Jah Grey: It was very relevant simply because we exist. It will always be a relevant topic because we are humans too, we have our joys, pain, differences but of course, we navigate a lot of challenges. It felt important to me to take on this project because in my day-to-day, I’m documenting more specifically Black men and I talk about masculinity, vulnerability, joy, healing. I have my own life experiences here in Toronto, but I was very much curious to learn and hear about the stories of folks that live in Nigeria. I had a lot of thoughts and feelings in regard to the safety of these folks, I was like ‘after the project, what happens to the individuals that are shown around?’ Because now they would be in the public light and everyone would see them.

There is a very structured semantic behind the exhibition title UnCommon Beauty who came up with the name?

Uche Uba: It was originally the producer. The name UnCommon Beauty was about documenting people who are on the margins of society in Nigeria. They are beautiful and to be honest, there shouldn’t be anything uncommon about the way they look or the way their beauty is perceived. Beauty at the end of the day is in the eye of the beholder but it is very important to point out the fact that these are people that have been branded unusual but there is still beauty within the context of what is uncommon. As much as possible, the more you open your mind and learn about these people and their reality, the less uncommon they are. But at the end of the day, this is where we are as a society and it puts it out there, that these are people society has refused to acknowledge but they are still beautiful.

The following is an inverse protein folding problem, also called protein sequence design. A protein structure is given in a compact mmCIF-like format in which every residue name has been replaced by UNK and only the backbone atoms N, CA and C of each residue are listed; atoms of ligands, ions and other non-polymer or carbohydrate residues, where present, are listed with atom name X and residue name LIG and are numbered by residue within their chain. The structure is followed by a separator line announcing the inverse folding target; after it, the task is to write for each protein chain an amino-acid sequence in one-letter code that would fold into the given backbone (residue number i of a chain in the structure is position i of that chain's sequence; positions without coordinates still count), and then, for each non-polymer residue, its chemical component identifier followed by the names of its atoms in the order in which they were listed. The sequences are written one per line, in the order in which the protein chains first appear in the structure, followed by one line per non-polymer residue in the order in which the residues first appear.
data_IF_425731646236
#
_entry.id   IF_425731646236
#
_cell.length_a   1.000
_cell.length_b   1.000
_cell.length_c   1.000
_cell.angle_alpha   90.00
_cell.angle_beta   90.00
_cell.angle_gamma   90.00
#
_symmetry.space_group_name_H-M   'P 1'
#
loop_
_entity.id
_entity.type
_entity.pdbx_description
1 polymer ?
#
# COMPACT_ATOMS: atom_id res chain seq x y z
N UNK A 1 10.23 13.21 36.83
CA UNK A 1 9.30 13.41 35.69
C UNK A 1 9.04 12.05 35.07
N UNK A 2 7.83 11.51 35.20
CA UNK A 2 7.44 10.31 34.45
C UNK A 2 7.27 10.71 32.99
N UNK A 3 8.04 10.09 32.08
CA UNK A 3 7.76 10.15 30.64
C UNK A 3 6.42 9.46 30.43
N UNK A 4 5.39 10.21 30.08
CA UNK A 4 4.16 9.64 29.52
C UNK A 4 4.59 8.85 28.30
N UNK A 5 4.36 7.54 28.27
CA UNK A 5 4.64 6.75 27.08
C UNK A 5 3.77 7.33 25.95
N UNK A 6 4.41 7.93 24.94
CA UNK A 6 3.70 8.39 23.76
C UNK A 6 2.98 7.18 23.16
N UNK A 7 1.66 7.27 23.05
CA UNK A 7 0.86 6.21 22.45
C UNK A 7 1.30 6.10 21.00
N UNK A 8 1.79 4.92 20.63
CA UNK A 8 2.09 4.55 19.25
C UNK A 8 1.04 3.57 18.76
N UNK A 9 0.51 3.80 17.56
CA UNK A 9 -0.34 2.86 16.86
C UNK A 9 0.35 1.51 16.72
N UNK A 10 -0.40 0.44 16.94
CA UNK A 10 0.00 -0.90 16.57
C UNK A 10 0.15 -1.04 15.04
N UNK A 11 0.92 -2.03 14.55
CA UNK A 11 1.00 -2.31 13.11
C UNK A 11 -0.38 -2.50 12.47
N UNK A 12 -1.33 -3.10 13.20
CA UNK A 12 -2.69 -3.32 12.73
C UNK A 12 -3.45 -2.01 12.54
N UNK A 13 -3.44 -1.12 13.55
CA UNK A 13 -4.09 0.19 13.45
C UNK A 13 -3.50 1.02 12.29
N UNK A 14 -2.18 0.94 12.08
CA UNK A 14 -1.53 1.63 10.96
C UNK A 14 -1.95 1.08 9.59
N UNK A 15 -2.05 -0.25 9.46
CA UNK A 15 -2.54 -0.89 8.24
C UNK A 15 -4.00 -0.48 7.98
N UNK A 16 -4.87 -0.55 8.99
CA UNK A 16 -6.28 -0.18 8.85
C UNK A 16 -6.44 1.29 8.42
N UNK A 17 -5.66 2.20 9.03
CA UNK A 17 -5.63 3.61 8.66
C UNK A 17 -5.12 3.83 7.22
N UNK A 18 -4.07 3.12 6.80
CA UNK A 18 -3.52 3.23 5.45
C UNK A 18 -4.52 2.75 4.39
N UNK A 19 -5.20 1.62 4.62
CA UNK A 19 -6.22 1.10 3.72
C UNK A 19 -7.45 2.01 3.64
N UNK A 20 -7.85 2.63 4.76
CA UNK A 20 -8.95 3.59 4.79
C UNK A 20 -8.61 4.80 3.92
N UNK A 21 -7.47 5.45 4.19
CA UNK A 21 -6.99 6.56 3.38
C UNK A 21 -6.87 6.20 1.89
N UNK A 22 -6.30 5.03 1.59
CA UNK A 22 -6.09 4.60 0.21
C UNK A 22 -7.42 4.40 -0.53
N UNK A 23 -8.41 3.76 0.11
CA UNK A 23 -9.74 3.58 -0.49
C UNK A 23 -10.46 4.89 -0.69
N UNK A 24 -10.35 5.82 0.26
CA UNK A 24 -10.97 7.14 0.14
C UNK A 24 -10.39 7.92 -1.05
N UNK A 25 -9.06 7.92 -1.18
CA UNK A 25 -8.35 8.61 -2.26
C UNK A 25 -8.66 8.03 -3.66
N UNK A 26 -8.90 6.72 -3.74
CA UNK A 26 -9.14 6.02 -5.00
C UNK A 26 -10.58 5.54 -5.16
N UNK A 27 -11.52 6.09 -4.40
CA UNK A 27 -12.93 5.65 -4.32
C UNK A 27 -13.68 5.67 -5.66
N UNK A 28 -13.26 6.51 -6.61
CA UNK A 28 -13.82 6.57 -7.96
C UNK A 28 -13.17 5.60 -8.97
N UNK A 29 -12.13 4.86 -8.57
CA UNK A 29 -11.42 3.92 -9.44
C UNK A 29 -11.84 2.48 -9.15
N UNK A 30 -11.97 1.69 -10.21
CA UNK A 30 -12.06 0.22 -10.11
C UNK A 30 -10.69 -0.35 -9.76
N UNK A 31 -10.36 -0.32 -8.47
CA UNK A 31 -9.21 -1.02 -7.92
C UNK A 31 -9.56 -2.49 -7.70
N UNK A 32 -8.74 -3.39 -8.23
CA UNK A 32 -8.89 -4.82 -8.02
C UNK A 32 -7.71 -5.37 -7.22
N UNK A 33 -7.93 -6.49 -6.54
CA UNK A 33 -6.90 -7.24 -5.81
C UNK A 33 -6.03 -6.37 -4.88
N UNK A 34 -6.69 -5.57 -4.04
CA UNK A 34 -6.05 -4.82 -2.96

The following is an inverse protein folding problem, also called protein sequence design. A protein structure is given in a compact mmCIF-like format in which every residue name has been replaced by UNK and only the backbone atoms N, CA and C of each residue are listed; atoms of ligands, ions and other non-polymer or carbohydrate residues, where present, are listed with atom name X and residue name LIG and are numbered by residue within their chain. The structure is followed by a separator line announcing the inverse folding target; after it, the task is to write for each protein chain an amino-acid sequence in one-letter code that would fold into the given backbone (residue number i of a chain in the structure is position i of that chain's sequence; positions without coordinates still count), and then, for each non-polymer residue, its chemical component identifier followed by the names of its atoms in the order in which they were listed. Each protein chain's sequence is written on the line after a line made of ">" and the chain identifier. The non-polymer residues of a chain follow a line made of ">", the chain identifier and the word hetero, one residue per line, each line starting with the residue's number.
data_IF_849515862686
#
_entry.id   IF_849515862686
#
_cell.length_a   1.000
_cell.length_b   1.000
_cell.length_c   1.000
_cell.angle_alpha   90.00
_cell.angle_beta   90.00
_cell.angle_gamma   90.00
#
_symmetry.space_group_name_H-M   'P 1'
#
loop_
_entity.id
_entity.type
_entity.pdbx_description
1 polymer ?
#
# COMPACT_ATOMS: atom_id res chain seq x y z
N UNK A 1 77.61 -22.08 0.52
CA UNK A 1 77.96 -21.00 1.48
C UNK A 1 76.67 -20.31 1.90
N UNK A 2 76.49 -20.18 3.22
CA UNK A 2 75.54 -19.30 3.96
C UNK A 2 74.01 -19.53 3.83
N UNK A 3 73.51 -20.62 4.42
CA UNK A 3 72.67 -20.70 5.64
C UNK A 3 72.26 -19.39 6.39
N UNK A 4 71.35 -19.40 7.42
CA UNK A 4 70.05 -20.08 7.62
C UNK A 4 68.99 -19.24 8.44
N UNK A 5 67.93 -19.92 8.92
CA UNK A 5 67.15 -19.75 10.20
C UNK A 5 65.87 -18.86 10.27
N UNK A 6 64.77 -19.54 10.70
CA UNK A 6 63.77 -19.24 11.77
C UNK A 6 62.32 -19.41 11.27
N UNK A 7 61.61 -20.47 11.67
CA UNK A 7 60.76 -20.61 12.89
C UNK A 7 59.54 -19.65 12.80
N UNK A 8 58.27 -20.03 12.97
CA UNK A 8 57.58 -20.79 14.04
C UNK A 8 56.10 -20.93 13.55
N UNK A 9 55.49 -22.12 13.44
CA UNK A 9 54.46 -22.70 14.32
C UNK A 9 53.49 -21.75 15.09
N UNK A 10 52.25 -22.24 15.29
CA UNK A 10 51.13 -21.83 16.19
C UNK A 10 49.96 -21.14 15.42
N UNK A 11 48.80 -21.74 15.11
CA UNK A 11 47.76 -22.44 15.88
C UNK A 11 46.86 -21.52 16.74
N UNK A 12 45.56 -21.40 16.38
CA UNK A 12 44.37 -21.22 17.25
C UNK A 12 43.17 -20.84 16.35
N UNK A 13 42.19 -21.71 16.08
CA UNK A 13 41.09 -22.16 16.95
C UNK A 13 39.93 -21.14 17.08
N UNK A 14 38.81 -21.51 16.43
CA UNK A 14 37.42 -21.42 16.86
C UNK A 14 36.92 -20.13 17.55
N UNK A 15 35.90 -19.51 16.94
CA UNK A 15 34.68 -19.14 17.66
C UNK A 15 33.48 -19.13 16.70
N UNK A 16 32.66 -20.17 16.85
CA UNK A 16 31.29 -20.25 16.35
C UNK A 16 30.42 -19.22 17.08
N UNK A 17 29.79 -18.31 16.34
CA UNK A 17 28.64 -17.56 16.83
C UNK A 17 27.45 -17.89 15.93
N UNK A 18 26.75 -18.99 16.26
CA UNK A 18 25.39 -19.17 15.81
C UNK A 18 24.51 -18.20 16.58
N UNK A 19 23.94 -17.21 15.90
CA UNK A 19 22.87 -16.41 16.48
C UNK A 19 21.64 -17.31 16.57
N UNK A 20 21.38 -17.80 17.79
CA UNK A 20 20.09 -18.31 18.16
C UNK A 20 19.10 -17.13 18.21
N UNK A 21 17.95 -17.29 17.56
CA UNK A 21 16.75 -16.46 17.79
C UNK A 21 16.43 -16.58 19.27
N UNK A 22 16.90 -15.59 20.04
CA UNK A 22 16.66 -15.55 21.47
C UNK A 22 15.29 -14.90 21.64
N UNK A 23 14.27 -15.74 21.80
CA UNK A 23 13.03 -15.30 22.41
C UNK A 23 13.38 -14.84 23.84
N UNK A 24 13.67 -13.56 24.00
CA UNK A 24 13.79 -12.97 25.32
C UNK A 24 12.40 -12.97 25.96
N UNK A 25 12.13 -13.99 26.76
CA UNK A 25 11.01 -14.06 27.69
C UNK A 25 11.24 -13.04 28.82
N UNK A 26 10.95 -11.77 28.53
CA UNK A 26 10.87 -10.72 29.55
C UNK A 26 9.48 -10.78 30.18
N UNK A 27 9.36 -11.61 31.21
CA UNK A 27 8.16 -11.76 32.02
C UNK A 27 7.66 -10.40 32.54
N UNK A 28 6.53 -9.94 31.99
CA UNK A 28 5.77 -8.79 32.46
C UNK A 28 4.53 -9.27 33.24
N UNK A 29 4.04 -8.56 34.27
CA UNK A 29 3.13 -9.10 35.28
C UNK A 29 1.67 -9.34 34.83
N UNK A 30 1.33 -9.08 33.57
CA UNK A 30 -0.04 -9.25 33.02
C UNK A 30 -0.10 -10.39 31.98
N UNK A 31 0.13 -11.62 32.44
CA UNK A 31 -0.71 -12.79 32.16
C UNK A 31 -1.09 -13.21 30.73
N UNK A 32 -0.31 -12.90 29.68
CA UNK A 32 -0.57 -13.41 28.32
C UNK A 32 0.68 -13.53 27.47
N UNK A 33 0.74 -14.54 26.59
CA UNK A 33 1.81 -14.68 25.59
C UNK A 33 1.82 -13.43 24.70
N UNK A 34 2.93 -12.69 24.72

What was your biggest takeaway from the project?

Uche Uba: My biggest takeaway from the project was there is always room to listen, you can’t know everything – people’s experiences differ. You can’t really understand anybody living under a rock and you aren’t aware of the reality of other people besides you. It definitely opened me up in terms of listening, acceptance – there was just so much but I think my biggest takeaway was creating space for other people to settle into.